A mom is banned from Facebook for what the social media giant has deemed child pornography pictures posted on her site. The picture in question was to pay homage to the old Coppertone ad when the little girl’s bathing suit is pulled down in the back exposing a tan line and part of her backside.
Facebook released a statement saying that this mom is not facing lifetime Facebook ban over this. An official states that "an account must have multiple reported pieces of content deleted before they disable a Facebook account without the possibility of it being reactivated," according to WTSP News on July 7.
The mom, Jill White, who is also a professional photographer, took this photo of her 2-year-old daughter, Willa, as her Willa's little friend pulls down the bottom of her bathing suit. The picture, which many are deeming “adorable” today, was taken down by Facebook and a 24-hour ban on her Facebook page was put in place after the mom ignored the request to take down the picture, according to Opposing Views.
White posted the picture on the Coppertone Facebook page originally as a throw-back to their iconic Coppertone ad. This was done at the insistence of her friend, who is the mother of the other little girl in the picture because it was such a cute modern rendition of the famous ad.
Once the page ban was lifted, White posted the picture again, but this time she put a smiley face over the exposed area of her daughter’s backside, but Facebook informed her that there was yet another complaint lodged against the picture, reports Mail Online.
This time Facebook said they are reviewing the picture for “nudity and pornography,” said White. If Facebook finds that this picture falls under their criteria for “nudity or pornography” then she is facing a lifetime ban from the social network, which is what the headlines read over the weekend. Facebook is saying today that the mom is not in danger of being banned from Facebook for her lifetime and she never was.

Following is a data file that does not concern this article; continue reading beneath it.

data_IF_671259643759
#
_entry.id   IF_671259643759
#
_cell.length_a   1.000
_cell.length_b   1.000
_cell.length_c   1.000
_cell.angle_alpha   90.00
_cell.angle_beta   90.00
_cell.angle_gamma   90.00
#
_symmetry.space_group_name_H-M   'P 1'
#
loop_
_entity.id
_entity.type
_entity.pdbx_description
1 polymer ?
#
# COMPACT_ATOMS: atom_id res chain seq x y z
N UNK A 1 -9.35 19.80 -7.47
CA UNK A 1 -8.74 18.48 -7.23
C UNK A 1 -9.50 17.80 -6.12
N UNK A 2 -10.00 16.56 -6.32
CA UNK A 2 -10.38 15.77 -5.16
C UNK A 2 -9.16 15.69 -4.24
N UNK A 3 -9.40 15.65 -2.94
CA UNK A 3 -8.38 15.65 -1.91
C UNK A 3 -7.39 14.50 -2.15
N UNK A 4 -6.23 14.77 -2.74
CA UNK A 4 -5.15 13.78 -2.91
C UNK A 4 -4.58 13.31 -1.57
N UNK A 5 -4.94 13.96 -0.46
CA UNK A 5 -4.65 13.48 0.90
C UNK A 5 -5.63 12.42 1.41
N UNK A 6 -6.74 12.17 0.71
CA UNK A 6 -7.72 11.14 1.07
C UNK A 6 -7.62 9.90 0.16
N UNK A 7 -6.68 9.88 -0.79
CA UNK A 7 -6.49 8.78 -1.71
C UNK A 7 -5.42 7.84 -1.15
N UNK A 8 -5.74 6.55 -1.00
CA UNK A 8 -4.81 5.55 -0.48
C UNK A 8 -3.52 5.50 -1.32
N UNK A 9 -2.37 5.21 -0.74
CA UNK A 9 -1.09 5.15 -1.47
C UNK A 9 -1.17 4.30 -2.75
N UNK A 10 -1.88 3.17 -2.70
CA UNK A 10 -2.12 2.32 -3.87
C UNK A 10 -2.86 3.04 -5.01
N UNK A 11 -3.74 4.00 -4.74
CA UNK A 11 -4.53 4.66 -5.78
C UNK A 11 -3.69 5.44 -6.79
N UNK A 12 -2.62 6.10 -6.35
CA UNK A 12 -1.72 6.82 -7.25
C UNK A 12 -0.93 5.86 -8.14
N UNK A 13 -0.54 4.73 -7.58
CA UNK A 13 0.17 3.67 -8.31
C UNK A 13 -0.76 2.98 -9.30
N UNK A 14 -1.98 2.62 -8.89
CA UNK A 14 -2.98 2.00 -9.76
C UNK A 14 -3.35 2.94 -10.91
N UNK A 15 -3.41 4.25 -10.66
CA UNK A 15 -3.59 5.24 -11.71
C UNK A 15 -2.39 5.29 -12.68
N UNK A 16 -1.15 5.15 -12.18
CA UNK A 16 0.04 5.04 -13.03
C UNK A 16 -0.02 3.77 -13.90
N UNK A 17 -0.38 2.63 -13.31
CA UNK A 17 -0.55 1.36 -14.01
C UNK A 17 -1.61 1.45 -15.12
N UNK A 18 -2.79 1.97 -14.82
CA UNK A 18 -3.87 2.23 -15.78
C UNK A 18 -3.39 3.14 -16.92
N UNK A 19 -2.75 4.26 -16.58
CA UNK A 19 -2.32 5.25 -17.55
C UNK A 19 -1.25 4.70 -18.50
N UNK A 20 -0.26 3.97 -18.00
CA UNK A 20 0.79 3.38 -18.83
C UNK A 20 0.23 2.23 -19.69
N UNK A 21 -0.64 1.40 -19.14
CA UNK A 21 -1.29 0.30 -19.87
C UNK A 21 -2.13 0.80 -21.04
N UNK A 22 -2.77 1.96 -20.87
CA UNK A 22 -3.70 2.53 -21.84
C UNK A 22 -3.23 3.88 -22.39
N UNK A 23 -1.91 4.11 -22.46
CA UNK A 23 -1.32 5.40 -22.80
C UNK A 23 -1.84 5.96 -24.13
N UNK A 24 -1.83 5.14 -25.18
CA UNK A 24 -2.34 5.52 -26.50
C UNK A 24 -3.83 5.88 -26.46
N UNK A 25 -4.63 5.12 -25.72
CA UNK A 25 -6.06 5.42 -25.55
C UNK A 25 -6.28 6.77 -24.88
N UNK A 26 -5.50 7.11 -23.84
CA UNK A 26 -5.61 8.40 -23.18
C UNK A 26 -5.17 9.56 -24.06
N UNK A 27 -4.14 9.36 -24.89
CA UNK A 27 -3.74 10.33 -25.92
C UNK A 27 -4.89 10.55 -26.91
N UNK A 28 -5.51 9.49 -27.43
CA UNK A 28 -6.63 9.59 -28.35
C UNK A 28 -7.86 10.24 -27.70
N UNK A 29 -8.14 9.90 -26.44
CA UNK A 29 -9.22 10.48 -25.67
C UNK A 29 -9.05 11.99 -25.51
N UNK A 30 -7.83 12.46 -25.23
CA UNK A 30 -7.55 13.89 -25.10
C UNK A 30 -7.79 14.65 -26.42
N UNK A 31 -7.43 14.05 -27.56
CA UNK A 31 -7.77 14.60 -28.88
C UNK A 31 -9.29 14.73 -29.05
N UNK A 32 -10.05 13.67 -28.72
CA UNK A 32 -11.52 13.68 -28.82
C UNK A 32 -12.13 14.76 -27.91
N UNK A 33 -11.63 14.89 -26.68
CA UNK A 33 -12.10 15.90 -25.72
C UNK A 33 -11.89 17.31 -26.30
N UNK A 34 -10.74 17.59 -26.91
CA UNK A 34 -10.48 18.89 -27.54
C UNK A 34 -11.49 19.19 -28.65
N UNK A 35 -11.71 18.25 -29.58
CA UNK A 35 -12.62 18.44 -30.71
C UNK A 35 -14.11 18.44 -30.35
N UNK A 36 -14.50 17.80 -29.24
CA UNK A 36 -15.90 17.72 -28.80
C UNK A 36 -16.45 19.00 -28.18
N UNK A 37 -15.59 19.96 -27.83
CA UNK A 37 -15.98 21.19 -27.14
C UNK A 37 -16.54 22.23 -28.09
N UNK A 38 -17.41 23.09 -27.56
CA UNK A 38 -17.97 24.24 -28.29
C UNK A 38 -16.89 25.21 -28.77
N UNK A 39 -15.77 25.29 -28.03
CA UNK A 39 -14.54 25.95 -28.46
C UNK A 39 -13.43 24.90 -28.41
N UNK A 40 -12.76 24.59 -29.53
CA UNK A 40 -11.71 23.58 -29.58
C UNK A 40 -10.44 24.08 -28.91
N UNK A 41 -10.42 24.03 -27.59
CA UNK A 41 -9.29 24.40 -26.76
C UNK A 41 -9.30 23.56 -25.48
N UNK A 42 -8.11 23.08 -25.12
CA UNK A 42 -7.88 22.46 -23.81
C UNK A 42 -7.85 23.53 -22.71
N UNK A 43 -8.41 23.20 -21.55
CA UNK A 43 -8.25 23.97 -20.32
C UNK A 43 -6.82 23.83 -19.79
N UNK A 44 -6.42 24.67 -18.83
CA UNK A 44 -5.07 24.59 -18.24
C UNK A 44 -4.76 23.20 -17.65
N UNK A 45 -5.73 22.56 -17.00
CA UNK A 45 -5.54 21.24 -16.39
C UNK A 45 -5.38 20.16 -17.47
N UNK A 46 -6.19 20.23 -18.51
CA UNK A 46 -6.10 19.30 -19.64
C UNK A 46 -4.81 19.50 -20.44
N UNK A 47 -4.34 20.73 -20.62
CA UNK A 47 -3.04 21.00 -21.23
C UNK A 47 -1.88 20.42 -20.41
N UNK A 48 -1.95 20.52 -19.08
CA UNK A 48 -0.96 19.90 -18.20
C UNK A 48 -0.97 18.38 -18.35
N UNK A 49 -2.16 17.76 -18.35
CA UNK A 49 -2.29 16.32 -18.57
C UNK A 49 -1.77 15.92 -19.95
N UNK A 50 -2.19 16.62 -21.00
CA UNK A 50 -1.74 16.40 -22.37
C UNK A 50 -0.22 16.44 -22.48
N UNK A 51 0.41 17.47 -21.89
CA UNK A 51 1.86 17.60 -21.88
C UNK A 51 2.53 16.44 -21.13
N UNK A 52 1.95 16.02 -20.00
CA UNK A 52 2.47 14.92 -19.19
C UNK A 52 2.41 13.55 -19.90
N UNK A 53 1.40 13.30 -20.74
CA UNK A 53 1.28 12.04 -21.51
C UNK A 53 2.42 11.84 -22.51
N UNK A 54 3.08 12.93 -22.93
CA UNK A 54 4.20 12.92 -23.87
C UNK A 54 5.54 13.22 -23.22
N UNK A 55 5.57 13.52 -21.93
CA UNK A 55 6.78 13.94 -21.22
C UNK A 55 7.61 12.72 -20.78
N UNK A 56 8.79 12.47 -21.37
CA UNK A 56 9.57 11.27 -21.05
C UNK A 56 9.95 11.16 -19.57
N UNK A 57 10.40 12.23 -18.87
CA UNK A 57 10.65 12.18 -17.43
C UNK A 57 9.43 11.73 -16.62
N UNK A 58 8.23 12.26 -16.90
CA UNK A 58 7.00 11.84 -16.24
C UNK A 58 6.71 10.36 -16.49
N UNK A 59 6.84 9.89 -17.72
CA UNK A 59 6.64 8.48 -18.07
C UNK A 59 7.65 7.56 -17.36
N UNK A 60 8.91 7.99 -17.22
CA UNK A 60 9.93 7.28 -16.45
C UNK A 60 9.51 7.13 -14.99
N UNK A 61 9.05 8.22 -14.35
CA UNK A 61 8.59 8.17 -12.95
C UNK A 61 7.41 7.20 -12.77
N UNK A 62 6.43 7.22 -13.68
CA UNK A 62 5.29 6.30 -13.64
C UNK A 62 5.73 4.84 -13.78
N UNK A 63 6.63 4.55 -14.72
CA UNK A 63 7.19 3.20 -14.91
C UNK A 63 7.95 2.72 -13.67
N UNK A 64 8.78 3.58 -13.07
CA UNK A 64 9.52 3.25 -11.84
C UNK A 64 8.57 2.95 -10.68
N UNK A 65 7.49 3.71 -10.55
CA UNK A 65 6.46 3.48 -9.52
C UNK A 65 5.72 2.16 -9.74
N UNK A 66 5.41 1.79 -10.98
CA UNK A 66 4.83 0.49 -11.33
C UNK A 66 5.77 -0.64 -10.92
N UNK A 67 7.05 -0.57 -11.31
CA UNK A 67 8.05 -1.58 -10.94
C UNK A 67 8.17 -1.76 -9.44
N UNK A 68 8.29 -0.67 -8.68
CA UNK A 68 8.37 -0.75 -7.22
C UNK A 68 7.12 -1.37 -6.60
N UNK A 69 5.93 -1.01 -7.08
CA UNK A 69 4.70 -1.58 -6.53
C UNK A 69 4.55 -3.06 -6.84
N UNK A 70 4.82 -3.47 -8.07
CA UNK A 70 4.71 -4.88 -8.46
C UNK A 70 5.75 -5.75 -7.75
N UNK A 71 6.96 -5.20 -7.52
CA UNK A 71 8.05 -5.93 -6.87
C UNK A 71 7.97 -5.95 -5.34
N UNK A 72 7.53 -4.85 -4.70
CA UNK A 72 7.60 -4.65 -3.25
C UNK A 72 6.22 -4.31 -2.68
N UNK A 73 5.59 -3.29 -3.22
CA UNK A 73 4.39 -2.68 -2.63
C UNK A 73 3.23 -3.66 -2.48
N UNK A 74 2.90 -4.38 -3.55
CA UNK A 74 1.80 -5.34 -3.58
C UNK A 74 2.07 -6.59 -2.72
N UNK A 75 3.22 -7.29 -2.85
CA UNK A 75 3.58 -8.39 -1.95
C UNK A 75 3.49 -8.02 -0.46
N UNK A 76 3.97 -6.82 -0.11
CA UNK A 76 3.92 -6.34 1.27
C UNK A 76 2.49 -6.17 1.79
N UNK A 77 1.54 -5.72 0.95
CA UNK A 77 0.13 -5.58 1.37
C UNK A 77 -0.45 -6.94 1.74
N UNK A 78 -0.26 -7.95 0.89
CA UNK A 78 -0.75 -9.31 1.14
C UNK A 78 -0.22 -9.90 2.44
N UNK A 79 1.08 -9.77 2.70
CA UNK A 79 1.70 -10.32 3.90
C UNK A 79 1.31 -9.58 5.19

All you baby boomers out there must remember the iconic Coppertone ad where a little dog is pulling a toddler’s bathing suit down in the back exposing the little girl’s tan line and her rear end. The ad ran for decades, but first came out in 1953. While White was at the beach with her daughter and a friend, she thought it would be fun to recreate the ad as a bit of nostalgia.
White said that when she first received the Facebook notice to take down the picture, she ignored it because there was no way that this picture would fall under the criteria that would deem it nudity or pornography. She said if you read the term and conditions, you will see that this picture does not fit the criteria for a picture considered unacceptable.
Facebook saw the bare bottomed toddler as a picture that did not fit the criteria for an acceptable picture and when White ignored their request to take it down, Facebook did it for her. She said she ignored the picture believing that Facebook wouldn't take it down once reviewing the content the first time.
A Facebook spokesperson said that the picture was not removed because it was considered pornography, but because her daughter’s rear end was exposed. Exposing the backside of anyone, child or adult, is against Facebook rules. It is hard to “put in place a set of universal guidelines that respects the view of a wide range of people.” Over 1 billion people use Facebook, so a blanket policy is bound to have people that appear to be the exception to the rule.
Dealing with each complaint on an individual basis is impossible with 1 billion users, so you have to abide by the policy. In this case it appears there are two separate camps making comments on the photo. You have the people who made the complaint thinking the picture is unacceptable nudity and the people who see nothing at all wrong with this cute picture.
One thing for sure, this mom has gotten a lot of publicity for her photography business. What this boils down to is that Facebook doesn't allow anyone to post pictures that show a bare backside. This picture, no matter how innocent and adorable it is, does have a bare backside. The blanket policy doesn't seem fair, but it is fair if Facebook makes everyone abide by the same rules, which it appears to do.